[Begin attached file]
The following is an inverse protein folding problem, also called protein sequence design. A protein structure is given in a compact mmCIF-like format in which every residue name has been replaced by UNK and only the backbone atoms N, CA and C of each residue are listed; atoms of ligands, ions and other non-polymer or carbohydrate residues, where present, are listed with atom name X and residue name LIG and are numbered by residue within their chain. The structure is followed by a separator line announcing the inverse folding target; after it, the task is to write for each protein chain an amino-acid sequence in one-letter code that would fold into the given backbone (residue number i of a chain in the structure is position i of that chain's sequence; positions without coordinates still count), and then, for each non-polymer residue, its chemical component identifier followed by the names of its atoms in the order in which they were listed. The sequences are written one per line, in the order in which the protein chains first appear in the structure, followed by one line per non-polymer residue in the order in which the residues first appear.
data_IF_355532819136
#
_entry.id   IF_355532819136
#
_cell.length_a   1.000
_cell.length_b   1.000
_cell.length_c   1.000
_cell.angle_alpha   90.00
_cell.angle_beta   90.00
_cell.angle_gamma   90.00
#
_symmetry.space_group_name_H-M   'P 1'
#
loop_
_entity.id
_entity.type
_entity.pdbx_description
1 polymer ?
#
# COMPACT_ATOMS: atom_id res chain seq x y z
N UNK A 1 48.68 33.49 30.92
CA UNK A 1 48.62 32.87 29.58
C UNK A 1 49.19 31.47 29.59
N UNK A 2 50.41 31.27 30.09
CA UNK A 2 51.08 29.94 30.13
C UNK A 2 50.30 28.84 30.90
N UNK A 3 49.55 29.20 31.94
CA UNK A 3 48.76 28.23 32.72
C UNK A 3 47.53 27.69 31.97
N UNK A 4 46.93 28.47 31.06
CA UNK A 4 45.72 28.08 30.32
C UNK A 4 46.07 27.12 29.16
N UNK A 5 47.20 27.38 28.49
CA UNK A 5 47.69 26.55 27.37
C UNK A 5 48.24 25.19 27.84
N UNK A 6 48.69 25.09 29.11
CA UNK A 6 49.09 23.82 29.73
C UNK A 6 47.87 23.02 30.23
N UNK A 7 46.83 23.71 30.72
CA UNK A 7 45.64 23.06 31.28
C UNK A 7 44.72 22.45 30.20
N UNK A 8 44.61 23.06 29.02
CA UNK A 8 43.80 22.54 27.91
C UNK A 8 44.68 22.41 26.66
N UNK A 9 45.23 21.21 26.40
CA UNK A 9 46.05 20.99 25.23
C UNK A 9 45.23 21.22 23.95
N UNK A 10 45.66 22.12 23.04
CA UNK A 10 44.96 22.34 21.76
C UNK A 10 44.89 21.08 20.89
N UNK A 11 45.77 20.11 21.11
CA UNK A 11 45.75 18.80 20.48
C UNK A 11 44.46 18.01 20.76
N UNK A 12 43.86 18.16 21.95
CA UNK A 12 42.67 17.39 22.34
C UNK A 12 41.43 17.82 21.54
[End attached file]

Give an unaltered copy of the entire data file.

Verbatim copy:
The following is an inverse protein folding problem, also called protein sequence design. A protein structure is given in a compact mmCIF-like format in which every residue name has been replaced by UNK and only the backbone atoms N, CA and C of each residue are listed; atoms of ligands, ions and other non-polymer or carbohydrate residues, where present, are listed with atom name X and residue name LIG and are numbered by residue within their chain. The structure is followed by a separator line announcing the inverse folding target; after it, the task is to write for each protein chain an amino-acid sequence in one-letter code that would fold into the given backbone (residue number i of a chain in the structure is position i of that chain's sequence; positions without coordinates still count), and then, for each non-polymer residue, its chemical component identifier followed by the names of its atoms in the order in which they were listed. The sequences are written one per line, in the order in which the protein chains first appear in the structure, followed by one line per non-polymer residue in the order in which the residues first appear.
data_IF_355532819136
#
_entry.id   IF_355532819136
#
_cell.length_a   1.000
_cell.length_b   1.000
_cell.length_c   1.000
_cell.angle_alpha   90.00
_cell.angle_beta   90.00
_cell.angle_gamma   90.00
#
_symmetry.space_group_name_H-M   'P 1'
#
loop_
_entity.id
_entity.type
_entity.pdbx_description
1 polymer ?
#
# COMPACT_ATOMS: atom_id res chain seq x y z
N UNK A 1 48.68 33.49 30.92
CA UNK A 1 48.62 32.87 29.58
C UNK A 1 49.19 31.47 29.59
N UNK A 2 50.41 31.27 30.09
CA UNK A 2 51.08 29.94 30.13
C UNK A 2 50.30 28.84 30.90
N UNK A 3 49.55 29.20 31.94
CA UNK A 3 48.76 28.23 32.72
C UNK A 3 47.53 27.69 31.97
N UNK A 4 46.93 28.47 31.06
CA UNK A 4 45.72 28.08 30.32
C UNK A 4 46.07 27.12 29.16
N UNK A 5 47.20 27.38 28.49
CA UNK A 5 47.69 26.55 27.37
C UNK A 5 48.24 25.19 27.84
N UNK A 6 48.69 25.09 29.11
CA UNK A 6 49.09 23.82 29.73
C UNK A 6 47.87 23.02 30.23
N UNK A 7 46.83 23.71 30.72
CA UNK A 7 45.64 23.06 31.28
C UNK A 7 44.72 22.45 30.20
N UNK A 8 44.61 23.06 29.02
CA UNK A 8 43.80 22.54 27.91
C UNK A 8 44.68 22.41 26.66
N UNK A 9 45.23 21.21 26.40
CA UNK A 9 46.05 20.99 25.23
C UNK A 9 45.23 21.22 23.95
N UNK A 10 45.66 22.12 23.04
CA UNK A 10 44.96 22.34 21.76
C UNK A 10 44.89 21.08 20.89
N UNK A 11 45.77 20.11 21.11
CA UNK A 11 45.75 18.80 20.48
C UNK A 11 44.46 18.01 20.76
N UNK A 12 43.86 18.16 21.95
CA UNK A 12 42.67 17.39 22.34
C UNK A 12 41.43 17.82 21.54